I wrote about the iShares Core MSCI Emerging Markets ETF (IEMG) a few days before it launched, calling it the “new and improved EEM,” but noting a few caveats.
Now that the fund has actually launched and has a few weeks of trading history under its belt, I’d like to revisit those caveats to determine whether IEMG is truly a better version of the long-standing iShares MSCI Emerging Markets Index Fund (EEM).
One of the exciting things about IEMG is its broad coverage of 99 percent of investable emerging markets companies, compared with EEM’s 85 percent coverage.
The problem with that, however, is that expanding that coverage is expensive, so concessions have to be made.
To keep costs down and spreads tight, iShares has heavily optimized the MSCI Emerging Markets Investable Market Index, which holds close to 2,600 companies. IEMG, in contrast, holds about 1,600.
A big part of this optimization strategy is to use iShares ETFs to access certain emerging markets. IEMG’s top holding is currently the iShares MSCI India Index Fund (NYSEArca:INDA), at over 6 percent. IEMG also holds the iShares MSCI Chile Investable Markets Index Funds (ECH) and the iShares MSCI India Small Cap Index Fund (NYSEArca:SMIN), which together make up an additional 3 percent of the fund.
Together, those three ETFs add about 235 companies to IEMG’s portfolio, so there’s still a fair amount of optimization happening at the individual company level.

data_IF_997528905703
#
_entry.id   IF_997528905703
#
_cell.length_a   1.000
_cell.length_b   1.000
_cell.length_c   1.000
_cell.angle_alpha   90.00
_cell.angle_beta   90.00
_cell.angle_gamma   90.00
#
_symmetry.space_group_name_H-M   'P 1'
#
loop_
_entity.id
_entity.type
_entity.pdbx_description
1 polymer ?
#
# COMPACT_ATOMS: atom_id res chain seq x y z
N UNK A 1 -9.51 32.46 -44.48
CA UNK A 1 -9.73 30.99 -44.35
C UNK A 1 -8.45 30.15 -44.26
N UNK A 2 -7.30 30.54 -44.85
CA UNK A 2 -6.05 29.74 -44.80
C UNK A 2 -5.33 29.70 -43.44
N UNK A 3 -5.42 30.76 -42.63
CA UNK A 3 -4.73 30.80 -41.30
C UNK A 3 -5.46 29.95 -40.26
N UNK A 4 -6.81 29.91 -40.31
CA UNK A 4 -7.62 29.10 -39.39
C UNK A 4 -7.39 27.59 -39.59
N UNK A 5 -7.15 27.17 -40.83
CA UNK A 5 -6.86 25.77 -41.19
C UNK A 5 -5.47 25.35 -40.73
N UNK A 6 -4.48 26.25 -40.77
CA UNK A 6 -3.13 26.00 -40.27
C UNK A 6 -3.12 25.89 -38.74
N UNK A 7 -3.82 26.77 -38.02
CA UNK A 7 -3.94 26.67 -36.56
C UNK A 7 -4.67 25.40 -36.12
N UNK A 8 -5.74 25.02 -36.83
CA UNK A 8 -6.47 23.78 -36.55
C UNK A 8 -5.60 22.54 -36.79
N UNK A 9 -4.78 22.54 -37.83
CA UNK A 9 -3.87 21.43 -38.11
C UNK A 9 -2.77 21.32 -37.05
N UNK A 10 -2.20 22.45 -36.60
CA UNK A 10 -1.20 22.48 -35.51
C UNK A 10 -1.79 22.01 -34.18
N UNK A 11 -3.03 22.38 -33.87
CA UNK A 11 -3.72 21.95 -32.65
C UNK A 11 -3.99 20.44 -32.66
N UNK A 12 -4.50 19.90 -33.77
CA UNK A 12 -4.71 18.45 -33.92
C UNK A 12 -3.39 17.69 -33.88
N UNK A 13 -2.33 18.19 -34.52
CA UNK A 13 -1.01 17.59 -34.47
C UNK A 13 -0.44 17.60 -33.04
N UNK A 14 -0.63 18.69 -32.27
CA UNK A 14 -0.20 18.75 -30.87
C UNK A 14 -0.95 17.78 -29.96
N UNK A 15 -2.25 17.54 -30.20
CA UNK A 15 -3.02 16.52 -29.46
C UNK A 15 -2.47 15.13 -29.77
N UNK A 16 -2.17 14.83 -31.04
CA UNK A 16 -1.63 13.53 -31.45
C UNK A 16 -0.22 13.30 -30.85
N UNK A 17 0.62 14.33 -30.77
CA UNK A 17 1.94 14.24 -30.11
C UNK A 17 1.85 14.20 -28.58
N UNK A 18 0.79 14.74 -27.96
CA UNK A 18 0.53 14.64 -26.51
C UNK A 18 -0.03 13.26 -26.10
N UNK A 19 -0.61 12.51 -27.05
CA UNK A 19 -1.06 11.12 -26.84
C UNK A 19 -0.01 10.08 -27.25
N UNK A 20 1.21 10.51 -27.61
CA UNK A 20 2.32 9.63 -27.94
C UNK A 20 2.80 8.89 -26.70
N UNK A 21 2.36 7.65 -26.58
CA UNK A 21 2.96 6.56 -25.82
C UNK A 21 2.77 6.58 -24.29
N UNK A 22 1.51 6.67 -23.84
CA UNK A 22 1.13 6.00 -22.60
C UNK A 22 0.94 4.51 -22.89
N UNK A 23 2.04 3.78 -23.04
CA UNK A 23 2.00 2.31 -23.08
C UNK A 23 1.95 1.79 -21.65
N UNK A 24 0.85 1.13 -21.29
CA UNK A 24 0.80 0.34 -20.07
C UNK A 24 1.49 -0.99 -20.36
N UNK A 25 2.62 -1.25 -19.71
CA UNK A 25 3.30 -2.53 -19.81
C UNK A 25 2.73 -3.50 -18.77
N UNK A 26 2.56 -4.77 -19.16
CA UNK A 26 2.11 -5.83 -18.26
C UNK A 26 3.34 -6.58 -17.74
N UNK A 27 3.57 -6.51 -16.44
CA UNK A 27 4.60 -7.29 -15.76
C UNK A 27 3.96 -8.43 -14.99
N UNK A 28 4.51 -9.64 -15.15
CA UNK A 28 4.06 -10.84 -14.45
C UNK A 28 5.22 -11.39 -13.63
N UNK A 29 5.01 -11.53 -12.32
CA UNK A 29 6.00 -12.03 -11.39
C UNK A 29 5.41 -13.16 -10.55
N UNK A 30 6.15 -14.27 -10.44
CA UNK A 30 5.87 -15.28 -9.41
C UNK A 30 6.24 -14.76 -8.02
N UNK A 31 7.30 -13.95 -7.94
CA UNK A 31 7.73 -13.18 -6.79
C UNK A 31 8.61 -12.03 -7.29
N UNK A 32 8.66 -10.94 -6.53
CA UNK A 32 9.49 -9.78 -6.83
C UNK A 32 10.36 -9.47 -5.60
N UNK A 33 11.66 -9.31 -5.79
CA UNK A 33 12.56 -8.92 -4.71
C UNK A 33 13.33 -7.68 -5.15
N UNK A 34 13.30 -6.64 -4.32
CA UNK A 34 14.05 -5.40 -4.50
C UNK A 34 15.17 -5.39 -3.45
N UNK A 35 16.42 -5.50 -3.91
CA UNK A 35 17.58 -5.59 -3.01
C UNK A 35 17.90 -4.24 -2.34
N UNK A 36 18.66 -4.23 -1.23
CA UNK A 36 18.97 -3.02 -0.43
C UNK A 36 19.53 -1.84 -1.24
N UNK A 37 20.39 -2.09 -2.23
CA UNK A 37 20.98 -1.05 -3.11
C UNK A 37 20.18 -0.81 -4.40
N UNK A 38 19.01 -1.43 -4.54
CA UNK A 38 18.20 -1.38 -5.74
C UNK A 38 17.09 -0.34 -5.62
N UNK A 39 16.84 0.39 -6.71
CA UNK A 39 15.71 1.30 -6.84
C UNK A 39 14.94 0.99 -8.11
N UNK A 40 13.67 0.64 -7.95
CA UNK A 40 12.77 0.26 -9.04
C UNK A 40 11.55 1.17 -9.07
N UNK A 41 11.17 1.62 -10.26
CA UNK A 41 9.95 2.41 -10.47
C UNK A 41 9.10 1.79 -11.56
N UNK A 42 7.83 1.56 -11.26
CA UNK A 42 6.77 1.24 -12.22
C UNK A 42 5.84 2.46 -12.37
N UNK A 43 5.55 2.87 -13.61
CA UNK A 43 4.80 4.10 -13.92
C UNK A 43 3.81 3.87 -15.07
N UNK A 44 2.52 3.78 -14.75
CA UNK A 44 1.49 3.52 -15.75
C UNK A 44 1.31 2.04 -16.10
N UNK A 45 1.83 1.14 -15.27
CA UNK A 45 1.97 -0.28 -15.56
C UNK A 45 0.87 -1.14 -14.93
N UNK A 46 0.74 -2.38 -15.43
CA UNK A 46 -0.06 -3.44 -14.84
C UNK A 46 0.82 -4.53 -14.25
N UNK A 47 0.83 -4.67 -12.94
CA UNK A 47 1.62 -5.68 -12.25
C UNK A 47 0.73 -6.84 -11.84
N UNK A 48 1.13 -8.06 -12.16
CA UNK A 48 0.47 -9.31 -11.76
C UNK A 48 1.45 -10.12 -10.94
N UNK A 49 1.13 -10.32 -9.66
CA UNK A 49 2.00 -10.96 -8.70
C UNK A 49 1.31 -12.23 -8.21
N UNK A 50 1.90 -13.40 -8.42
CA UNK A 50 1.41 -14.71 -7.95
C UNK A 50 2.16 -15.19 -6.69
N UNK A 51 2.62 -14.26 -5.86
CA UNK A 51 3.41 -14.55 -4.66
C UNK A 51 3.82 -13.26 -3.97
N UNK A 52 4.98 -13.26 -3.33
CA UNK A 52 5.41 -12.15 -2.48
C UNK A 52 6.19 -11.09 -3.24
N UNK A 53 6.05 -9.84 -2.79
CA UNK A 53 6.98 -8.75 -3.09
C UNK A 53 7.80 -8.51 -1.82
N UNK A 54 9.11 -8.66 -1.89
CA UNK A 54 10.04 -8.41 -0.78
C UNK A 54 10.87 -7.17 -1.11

The question isn’t really whether it optimizes, though; it’s what the effect of the optimization has on IEMG’s bottom line.
The graph below shows the total return net asset value performance of IEMG since its Oct. 18, 2012 inception date, compared with that of its underlying index, the MSCI Emerging Markets IMI, along with EEM and EEM’s index, the MSCI Emerging Markets Index.
For the most part, the two ETFs—and their underlying indexes—have performed pretty similarly in the very limited time that IEMG has been on the market. That said, there are stretches where IEMG has lagged its index by as much as 11 basis points in a day, and underperformed both EEM and EEM’s index as well.
It’s impossible to infer what long-term tracking will look like from two weeks of data, so the jury’s still out on the IEMG vs. EEM question.
Lengthening the time period will also allow the 49 basis point expense ratio differential between the two—0.18 percent for IEMG and 0.67 percent for EEM—to have an impact.
Still, I’m not convinced that it’s time to switch over from EEM into IEMG yet, especially given all the trading costs involved in doing so.
As Ugo pointed out in his blog on trading expenses, IEMG has a very high creation fee, especially compared with EEM—it costs about 0.91 percent to create one creation unit versus EEM’s 0.04 percent.
While that high creation fee can be spread out among multiple creation units, IEMG doesn’t yet have the interest to support the putting together of multiple creation units at one time. In fact, when IEMG was seeded, market makers had to band together to create 17 creation units worth of shares at once to bring costs down to a more reasonable 0.05 percent.
Even if you’re not creating shares or trading with market makers, that cost gets passed through in the form of premiums and, to an extent, wider bid/ask spreads. IEMG is currently trading at a 12 basis point spread—six times wider than EEM’s 2 basis points.
Overall, tracking slippage and trading costs are likely to be better indicators of IEMG’s true costs than its headline expense ratio.
All this means that only time will tell whether IEMG is truly the cheaper option.
At the time this article was written, the author held no positions in the securities mentioned. Contact Carolyn Hill at firstname.lastname@example.org.
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